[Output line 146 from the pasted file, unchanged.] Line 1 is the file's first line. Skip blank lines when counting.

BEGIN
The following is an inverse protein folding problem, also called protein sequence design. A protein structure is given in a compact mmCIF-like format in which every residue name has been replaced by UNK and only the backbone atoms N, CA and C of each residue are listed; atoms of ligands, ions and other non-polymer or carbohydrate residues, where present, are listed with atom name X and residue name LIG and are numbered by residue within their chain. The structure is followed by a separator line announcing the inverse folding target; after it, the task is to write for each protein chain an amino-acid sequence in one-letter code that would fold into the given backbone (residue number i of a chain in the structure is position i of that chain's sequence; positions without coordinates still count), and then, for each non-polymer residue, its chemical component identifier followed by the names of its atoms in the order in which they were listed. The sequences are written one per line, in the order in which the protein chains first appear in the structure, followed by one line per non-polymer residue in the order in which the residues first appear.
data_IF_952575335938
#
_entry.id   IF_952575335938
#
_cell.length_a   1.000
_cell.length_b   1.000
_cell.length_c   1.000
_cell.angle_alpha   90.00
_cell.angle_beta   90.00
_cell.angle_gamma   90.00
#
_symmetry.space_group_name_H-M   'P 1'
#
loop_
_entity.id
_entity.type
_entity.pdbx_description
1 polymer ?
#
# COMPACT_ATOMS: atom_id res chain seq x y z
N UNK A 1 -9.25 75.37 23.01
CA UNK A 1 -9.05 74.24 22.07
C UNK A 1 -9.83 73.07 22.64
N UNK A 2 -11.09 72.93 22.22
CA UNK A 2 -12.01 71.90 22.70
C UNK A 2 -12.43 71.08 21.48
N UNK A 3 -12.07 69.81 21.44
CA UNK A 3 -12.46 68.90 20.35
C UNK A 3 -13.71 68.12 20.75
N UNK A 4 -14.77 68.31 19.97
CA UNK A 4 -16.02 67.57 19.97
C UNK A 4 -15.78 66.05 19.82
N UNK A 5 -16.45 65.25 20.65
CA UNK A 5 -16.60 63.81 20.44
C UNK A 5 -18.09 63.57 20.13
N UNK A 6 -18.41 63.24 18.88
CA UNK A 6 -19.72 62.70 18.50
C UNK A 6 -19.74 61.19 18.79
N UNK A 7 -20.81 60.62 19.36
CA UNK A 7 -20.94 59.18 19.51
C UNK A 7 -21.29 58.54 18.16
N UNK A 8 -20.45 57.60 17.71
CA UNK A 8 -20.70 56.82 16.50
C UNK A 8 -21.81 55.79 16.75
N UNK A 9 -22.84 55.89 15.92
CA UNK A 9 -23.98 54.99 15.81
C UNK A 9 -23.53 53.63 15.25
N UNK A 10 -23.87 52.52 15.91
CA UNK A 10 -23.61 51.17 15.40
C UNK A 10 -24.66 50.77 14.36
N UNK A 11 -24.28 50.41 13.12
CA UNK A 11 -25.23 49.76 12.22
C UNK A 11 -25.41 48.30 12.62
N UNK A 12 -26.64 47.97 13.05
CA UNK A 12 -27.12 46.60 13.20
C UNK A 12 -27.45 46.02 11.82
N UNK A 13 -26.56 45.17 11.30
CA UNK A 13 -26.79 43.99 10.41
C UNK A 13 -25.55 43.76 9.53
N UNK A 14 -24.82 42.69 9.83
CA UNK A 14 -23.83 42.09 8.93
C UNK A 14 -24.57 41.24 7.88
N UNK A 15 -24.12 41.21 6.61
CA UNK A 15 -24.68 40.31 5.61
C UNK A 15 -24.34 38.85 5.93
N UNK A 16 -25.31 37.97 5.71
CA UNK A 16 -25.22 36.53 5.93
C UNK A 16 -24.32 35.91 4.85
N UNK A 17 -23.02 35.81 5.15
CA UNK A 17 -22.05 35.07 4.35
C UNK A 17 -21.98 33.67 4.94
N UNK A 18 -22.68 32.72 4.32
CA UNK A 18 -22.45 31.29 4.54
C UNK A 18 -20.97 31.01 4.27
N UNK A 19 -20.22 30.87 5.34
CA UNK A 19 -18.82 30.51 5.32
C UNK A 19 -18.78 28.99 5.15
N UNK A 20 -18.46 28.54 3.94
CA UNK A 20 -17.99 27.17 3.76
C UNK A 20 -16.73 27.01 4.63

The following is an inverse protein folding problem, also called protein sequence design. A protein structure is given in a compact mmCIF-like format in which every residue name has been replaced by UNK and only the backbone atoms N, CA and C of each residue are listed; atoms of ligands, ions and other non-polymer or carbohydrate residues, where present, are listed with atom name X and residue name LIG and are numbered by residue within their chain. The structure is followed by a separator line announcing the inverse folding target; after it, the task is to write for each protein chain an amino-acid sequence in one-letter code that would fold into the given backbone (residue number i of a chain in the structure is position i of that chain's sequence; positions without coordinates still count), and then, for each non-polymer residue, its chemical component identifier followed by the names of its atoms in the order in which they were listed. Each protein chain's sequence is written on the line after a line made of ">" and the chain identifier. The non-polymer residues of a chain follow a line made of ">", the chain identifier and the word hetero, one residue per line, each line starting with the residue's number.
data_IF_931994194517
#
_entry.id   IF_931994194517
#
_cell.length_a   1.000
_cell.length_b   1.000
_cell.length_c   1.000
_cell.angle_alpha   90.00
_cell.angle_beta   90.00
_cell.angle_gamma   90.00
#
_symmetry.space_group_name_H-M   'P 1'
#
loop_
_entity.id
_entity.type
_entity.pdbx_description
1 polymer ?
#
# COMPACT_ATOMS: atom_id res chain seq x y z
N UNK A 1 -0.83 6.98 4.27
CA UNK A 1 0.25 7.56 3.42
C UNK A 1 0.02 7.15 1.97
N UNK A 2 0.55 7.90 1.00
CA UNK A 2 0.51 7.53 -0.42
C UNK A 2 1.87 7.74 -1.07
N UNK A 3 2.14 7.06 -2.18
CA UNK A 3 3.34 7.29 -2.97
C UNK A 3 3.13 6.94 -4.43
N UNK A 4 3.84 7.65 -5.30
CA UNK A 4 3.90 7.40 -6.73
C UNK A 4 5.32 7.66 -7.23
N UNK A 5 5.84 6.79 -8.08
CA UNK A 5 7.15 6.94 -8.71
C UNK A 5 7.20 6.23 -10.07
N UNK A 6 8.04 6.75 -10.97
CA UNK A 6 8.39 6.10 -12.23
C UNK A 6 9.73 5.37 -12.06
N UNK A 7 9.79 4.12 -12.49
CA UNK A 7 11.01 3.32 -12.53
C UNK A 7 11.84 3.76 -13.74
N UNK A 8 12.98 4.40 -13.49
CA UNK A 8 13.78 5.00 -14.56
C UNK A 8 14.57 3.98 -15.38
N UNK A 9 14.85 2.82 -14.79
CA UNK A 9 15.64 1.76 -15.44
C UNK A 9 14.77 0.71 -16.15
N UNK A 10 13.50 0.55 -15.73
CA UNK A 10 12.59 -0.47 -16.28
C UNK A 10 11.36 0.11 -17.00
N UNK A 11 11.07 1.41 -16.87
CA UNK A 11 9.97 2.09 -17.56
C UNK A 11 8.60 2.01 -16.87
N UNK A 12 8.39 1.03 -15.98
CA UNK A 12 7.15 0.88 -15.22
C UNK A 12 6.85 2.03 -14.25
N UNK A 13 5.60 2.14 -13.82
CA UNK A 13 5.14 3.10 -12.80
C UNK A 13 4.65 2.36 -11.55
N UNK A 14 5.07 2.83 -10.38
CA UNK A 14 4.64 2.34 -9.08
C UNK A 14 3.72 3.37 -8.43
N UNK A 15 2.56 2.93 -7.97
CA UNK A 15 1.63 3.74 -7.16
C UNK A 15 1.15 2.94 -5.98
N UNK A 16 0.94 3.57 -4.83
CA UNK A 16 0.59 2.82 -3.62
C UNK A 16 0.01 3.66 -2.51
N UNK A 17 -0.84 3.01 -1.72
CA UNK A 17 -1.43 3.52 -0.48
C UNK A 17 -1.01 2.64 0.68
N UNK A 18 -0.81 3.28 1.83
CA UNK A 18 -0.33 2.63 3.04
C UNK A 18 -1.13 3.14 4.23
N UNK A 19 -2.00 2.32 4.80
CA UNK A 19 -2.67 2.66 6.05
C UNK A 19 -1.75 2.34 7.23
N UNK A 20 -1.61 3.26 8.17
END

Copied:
CA UNK A 15 1.63 3.74 -7.16